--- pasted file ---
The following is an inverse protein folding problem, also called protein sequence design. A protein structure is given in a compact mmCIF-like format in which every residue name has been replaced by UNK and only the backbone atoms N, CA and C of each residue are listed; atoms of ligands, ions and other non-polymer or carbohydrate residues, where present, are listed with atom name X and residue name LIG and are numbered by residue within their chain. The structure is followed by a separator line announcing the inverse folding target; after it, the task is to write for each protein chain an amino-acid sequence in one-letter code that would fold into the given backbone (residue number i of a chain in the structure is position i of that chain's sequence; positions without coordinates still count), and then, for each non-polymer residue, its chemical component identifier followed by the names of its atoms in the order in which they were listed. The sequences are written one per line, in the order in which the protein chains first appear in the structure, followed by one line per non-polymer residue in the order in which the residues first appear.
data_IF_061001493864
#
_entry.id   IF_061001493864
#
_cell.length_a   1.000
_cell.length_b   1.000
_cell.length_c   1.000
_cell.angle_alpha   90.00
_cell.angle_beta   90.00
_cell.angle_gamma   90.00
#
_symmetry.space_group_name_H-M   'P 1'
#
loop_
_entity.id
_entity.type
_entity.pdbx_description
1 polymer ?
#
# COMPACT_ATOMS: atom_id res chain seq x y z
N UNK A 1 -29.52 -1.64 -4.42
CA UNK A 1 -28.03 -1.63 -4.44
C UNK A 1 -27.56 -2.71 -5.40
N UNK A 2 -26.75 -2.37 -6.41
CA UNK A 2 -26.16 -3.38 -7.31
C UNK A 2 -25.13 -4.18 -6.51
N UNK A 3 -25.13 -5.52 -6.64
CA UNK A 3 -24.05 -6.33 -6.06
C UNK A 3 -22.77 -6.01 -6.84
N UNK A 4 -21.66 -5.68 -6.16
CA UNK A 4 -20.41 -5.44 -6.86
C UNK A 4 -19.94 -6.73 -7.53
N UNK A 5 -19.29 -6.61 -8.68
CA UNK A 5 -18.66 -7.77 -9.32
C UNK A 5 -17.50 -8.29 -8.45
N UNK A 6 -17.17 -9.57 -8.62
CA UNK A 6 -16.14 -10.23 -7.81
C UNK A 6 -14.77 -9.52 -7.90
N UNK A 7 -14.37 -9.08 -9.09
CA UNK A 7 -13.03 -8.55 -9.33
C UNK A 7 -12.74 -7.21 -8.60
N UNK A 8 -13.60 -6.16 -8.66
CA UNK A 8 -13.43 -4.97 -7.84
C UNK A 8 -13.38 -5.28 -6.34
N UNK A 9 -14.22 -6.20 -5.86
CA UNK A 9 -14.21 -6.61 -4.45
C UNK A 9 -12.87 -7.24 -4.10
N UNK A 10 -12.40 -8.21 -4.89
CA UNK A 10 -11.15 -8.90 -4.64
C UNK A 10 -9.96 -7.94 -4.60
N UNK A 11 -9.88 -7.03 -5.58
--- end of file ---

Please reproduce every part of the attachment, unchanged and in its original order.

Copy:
The following is an inverse protein folding problem, also called protein sequence design. A protein structure is given in a compact mmCIF-like format in which every residue name has been replaced by UNK and only the backbone atoms N, CA and C of each residue are listed; atoms of ligands, ions and other non-polymer or carbohydrate residues, where present, are listed with atom name X and residue name LIG and are numbered by residue within their chain. The structure is followed by a separator line announcing the inverse folding target; after it, the task is to write for each protein chain an amino-acid sequence in one-letter code that would fold into the given backbone (residue number i of a chain in the structure is position i of that chain's sequence; positions without coordinates still count), and then, for each non-polymer residue, its chemical component identifier followed by the names of its atoms in the order in which they were listed. The sequences are written one per line, in the order in which the protein chains first appear in the structure, followed by one line per non-polymer residue in the order in which the residues first appear.
data_IF_061001493864
#
_entry.id   IF_061001493864
#
_cell.length_a   1.000
_cell.length_b   1.000
_cell.length_c   1.000
_cell.angle_alpha   90.00
_cell.angle_beta   90.00
_cell.angle_gamma   90.00
#
_symmetry.space_group_name_H-M   'P 1'
#
loop_
_entity.id
_entity.type
_entity.pdbx_description
1 polymer ?
#
# COMPACT_ATOMS: atom_id res chain seq x y z
N UNK A 1 -29.52 -1.64 -4.42
CA UNK A 1 -28.03 -1.63 -4.44
C UNK A 1 -27.56 -2.71 -5.40
N UNK A 2 -26.75 -2.37 -6.41
CA UNK A 2 -26.16 -3.38 -7.31
C UNK A 2 -25.13 -4.18 -6.51
N UNK A 3 -25.13 -5.52 -6.64
CA UNK A 3 -24.05 -6.33 -6.06
C UNK A 3 -22.77 -6.01 -6.84
N UNK A 4 -21.66 -5.68 -6.16
CA UNK A 4 -20.41 -5.44 -6.86
C UNK A 4 -19.94 -6.73 -7.53
N UNK A 5 -19.29 -6.61 -8.68
CA UNK A 5 -18.66 -7.77 -9.32
C UNK A 5 -17.50 -8.29 -8.45
N UNK A 6 -17.17 -9.57 -8.62
CA UNK A 6 -16.14 -10.23 -7.81
C UNK A 6 -14.77 -9.52 -7.90
N UNK A 7 -14.37 -9.08 -9.09
CA UNK A 7 -13.03 -8.55 -9.33
C UNK A 7 -12.74 -7.21 -8.60
N UNK A 8 -13.60 -6.16 -8.66
CA UNK A 8 -13.43 -4.97 -7.84
C UNK A 8 -13.38 -5.28 -6.34
N UNK A 9 -14.22 -6.20 -5.86
CA UNK A 9 -14.21 -6.61 -4.45
C UNK A 9 -12.87 -7.24 -4.10
N UNK A 10 -12.40 -8.21 -4.89
CA UNK A 10 -11.15 -8.90 -4.64
C UNK A 10 -9.96 -7.94 -4.60
N UNK A 11 -9.88 -7.03 -5.58